From a sociological and social psychological perspective, this paper outlines and develops a theoretical framework with which to define and analyse consciousness, emphasizing the role of language, collective representations, conceptions of self, and self-reflectivity in human conscious phenomena. The paper focuses on the social origins of conscious phenomena, on collective as well as individual levels. Part 1 of the paper (Burns and Engdahl, 1998a) dealt with collective consciousness. This second part analyses individual consciousness as arising in the context of a person experiencing herself as an object of collective representation and collective reflection and discourse. Individual consciousness is the outcome of processes of collective naming, classifying, monitoring, judging, reflecting on, and conducting discussions and discourses about, the individual herself. A participant learns in the collective context (in line with George Herbert Mead's earlier formulations) a naming and classification of herself (self-description and identity), of her judgments, actions, and predispositions. In acquiring a language and conceptual framework for this mode of activity -- along with experience and skills in reflective discussion -- she develops a capability of inner reflection and inner dialogue about self, which are characteristic features of individual consciousness. The analysis goes on to distinguish multiple modes of individual awareness and consciousness, distinguishing awareness from consciousness proper, and also identifying pre- and sub-conscious levels. This points up the complexity of the human mind, in part its elaboration through processes of social interaction and construction.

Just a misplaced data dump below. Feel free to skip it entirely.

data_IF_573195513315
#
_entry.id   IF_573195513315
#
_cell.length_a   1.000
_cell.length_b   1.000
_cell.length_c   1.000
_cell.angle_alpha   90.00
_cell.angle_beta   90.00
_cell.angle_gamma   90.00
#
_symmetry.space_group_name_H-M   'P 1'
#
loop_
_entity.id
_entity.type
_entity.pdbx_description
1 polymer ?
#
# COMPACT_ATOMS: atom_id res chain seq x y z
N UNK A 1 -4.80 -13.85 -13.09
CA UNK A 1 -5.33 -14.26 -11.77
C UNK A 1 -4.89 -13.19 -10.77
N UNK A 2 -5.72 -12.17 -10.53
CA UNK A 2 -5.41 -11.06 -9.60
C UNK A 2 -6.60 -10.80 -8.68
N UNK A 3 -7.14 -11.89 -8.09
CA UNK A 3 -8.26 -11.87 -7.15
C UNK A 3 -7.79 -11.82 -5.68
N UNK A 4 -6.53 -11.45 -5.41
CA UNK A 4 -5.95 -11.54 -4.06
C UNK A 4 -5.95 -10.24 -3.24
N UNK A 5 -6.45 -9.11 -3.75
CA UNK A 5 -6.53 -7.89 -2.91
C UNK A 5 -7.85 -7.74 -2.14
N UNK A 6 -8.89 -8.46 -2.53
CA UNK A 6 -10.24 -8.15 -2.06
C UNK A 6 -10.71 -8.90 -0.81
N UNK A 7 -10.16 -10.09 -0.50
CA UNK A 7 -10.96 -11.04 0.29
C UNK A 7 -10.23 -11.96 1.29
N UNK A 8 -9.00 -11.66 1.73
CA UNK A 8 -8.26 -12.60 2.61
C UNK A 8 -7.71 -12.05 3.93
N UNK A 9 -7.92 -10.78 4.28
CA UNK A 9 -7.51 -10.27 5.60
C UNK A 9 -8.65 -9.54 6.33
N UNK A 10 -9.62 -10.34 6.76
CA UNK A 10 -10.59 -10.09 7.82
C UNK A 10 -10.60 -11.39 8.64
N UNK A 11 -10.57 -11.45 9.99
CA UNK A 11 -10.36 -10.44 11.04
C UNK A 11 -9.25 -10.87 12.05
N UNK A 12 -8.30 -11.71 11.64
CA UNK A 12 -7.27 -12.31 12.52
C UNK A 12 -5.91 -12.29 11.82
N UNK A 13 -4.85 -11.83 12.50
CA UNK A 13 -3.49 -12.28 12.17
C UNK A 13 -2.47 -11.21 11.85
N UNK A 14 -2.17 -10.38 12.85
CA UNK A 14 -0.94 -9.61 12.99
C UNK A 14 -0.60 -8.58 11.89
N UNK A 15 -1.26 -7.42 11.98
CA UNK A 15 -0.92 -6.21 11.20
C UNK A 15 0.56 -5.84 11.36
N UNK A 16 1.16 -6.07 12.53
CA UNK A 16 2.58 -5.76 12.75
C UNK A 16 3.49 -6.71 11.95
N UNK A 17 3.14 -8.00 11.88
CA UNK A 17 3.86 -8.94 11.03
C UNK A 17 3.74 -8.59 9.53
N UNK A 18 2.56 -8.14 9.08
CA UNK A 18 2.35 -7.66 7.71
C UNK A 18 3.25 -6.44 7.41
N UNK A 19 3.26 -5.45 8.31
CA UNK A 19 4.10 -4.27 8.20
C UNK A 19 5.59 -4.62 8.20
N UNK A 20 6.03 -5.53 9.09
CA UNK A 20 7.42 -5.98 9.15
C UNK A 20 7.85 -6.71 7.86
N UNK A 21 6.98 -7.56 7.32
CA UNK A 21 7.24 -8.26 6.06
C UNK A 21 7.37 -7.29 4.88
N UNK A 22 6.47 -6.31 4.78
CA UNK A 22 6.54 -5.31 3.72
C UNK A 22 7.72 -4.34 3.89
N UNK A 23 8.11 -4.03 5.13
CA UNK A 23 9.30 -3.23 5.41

Thorverton, 1998. Vol. 5, no 2, 166-184 p.